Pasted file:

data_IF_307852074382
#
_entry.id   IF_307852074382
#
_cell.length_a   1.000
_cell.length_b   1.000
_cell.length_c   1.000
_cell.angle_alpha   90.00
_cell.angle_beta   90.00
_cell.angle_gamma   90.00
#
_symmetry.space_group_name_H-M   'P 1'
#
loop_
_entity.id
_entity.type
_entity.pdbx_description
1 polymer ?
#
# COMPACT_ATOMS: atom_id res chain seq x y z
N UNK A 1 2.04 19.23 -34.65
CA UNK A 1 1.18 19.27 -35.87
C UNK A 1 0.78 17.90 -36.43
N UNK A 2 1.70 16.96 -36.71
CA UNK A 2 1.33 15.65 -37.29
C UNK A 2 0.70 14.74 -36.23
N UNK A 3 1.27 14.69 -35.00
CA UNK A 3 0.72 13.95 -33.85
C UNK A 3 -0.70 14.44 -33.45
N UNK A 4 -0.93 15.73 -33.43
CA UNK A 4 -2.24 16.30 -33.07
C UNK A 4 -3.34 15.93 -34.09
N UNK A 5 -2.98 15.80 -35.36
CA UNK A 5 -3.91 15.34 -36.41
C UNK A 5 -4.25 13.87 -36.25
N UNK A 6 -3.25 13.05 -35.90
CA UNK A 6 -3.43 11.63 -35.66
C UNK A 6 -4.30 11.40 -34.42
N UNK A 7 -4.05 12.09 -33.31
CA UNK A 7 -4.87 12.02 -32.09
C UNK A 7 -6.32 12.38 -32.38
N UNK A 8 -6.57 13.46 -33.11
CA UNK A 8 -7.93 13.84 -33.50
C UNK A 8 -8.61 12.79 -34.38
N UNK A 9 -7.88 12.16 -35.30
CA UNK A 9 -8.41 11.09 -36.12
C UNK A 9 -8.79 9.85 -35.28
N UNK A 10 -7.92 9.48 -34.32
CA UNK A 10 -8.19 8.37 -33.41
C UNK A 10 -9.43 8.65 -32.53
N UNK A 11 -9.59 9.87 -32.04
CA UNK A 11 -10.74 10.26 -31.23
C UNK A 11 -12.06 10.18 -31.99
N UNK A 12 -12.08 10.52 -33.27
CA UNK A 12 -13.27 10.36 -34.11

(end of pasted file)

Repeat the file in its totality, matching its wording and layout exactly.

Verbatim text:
data_IF_307852074382
#
_entry.id   IF_307852074382
#
_cell.length_a   1.000
_cell.length_b   1.000
_cell.length_c   1.000
_cell.angle_alpha   90.00
_cell.angle_beta   90.00
_cell.angle_gamma   90.00
#
_symmetry.space_group_name_H-M   'P 1'
#
loop_
_entity.id
_entity.type
_entity.pdbx_description
1 polymer ?
#
# COMPACT_ATOMS: atom_id res chain seq x y z
N UNK A 1 2.04 19.23 -34.65
CA UNK A 1 1.18 19.27 -35.87
C UNK A 1 0.78 17.90 -36.43
N UNK A 2 1.70 16.96 -36.71
CA UNK A 2 1.33 15.65 -37.29
C UNK A 2 0.70 14.74 -36.23
N UNK A 3 1.27 14.69 -35.00
CA UNK A 3 0.72 13.95 -33.85
C UNK A 3 -0.70 14.44 -33.45
N UNK A 4 -0.93 15.73 -33.43
CA UNK A 4 -2.24 16.30 -33.07
C UNK A 4 -3.34 15.93 -34.09
N UNK A 5 -2.98 15.80 -35.36
CA UNK A 5 -3.91 15.34 -36.41
C UNK A 5 -4.25 13.87 -36.25
N UNK A 6 -3.25 13.05 -35.90
CA UNK A 6 -3.43 11.63 -35.66
C UNK A 6 -4.30 11.40 -34.42
N UNK A 7 -4.05 12.09 -33.31
CA UNK A 7 -4.87 12.02 -32.09
C UNK A 7 -6.32 12.38 -32.38
N UNK A 8 -6.57 13.46 -33.11
CA UNK A 8 -7.93 13.84 -33.50
C UNK A 8 -8.61 12.79 -34.38
N UNK A 9 -7.88 12.16 -35.30
CA UNK A 9 -8.41 11.09 -36.12
C UNK A 9 -8.79 9.85 -35.28
N UNK A 10 -7.92 9.48 -34.32
CA UNK A 10 -8.19 8.37 -33.41
C UNK A 10 -9.43 8.65 -32.53
N UNK A 11 -9.59 9.87 -32.04
CA UNK A 11 -10.74 10.26 -31.23
C UNK A 11 -12.06 10.18 -31.99
N UNK A 12 -12.08 10.52 -33.27
CA UNK A 12 -13.27 10.36 -34.11